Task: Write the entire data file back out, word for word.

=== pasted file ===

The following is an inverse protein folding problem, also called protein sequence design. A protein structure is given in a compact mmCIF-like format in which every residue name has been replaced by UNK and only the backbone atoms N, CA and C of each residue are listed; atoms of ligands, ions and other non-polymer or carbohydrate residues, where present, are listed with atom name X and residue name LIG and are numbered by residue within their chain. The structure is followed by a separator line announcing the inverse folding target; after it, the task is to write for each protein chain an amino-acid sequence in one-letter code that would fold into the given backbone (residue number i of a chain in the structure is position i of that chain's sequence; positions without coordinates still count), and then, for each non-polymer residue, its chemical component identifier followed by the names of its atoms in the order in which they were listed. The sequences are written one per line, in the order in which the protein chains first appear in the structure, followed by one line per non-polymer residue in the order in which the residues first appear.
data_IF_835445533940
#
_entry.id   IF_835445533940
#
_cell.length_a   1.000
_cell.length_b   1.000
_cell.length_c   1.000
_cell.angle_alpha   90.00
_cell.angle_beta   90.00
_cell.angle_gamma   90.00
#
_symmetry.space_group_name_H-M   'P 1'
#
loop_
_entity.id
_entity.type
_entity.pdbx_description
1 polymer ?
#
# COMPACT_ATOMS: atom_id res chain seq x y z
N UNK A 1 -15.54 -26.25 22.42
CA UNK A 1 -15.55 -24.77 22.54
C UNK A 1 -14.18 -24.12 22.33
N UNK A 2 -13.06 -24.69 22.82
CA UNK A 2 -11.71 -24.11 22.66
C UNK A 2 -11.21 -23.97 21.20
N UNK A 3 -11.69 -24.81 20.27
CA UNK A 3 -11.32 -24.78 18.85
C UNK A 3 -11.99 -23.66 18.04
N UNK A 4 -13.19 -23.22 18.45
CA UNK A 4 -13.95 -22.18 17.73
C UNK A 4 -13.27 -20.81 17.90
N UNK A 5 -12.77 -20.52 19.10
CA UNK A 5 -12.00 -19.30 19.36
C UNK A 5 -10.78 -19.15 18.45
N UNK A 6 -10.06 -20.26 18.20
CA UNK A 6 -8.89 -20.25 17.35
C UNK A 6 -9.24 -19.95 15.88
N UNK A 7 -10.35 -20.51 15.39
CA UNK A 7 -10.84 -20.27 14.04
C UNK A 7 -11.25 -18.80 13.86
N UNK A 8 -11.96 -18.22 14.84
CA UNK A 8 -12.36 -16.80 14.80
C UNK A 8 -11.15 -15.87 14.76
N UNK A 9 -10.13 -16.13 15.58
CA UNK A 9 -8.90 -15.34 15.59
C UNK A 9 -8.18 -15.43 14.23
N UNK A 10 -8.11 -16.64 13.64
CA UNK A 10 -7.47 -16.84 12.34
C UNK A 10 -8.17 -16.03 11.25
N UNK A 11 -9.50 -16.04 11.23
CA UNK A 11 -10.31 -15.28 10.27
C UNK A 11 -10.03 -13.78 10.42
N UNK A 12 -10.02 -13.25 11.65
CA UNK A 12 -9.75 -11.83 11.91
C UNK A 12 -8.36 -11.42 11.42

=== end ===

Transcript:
The following is an inverse protein folding problem, also called protein sequence design. A protein structure is given in a compact mmCIF-like format in which every residue name has been replaced by UNK and only the backbone atoms N, CA and C of each residue are listed; atoms of ligands, ions and other non-polymer or carbohydrate residues, where present, are listed with atom name X and residue name LIG and are numbered by residue within their chain. The structure is followed by a separator line announcing the inverse folding target; after it, the task is to write for each protein chain an amino-acid sequence in one-letter code that would fold into the given backbone (residue number i of a chain in the structure is position i of that chain's sequence; positions without coordinates still count), and then, for each non-polymer residue, its chemical component identifier followed by the names of its atoms in the order in which they were listed. The sequences are written one per line, in the order in which the protein chains first appear in the structure, followed by one line per non-polymer residue in the order in which the residues first appear.
data_IF_835445533940
#
_entry.id   IF_835445533940
#
_cell.length_a   1.000
_cell.length_b   1.000
_cell.length_c   1.000
_cell.angle_alpha   90.00
_cell.angle_beta   90.00
_cell.angle_gamma   90.00
#
_symmetry.space_group_name_H-M   'P 1'
#
loop_
_entity.id
_entity.type
_entity.pdbx_description
1 polymer ?
#
# COMPACT_ATOMS: atom_id res chain seq x y z
N UNK A 1 -15.54 -26.25 22.42
CA UNK A 1 -15.55 -24.77 22.54
C UNK A 1 -14.18 -24.12 22.33
N UNK A 2 -13.06 -24.69 22.82
CA UNK A 2 -11.71 -24.11 22.66
C UNK A 2 -11.21 -23.97 21.20
N UNK A 3 -11.69 -24.81 20.27
CA UNK A 3 -11.32 -24.78 18.85
C UNK A 3 -11.99 -23.66 18.04
N UNK A 4 -13.19 -23.22 18.45
CA UNK A 4 -13.95 -22.18 17.73
C UNK A 4 -13.27 -20.81 17.90
N UNK A 5 -12.77 -20.52 19.10
CA UNK A 5 -12.00 -19.30 19.36
C UNK A 5 -10.78 -19.15 18.45
N UNK A 6 -10.06 -20.26 18.20
CA UNK A 6 -8.89 -20.25 17.35
C UNK A 6 -9.24 -19.95 15.88
N UNK A 7 -10.35 -20.51 15.39
CA UNK A 7 -10.84 -20.27 14.04
C UNK A 7 -11.25 -18.80 13.86
N UNK A 8 -11.96 -18.22 14.84
CA UNK A 8 -12.36 -16.80 14.80
C UNK A 8 -11.15 -15.87 14.76
N UNK A 9 -10.13 -16.13 15.58
CA UNK A 9 -8.90 -15.34 15.59
C UNK A 9 -8.18 -15.43 14.23
N UNK A 10 -8.11 -16.64 13.64
CA UNK A 10 -7.47 -16.84 12.34
C UNK A 10 -8.17 -16.03 11.25
N UNK A 11 -9.50 -16.04 11.23
CA UNK A 11 -10.31 -15.28 10.27
C UNK A 11 -10.03 -13.78 10.42
N UNK A 12 -10.02 -13.25 11.65
CA UNK A 12 -9.75 -11.83 11.91
C UNK A 12 -8.36 -11.42 11.42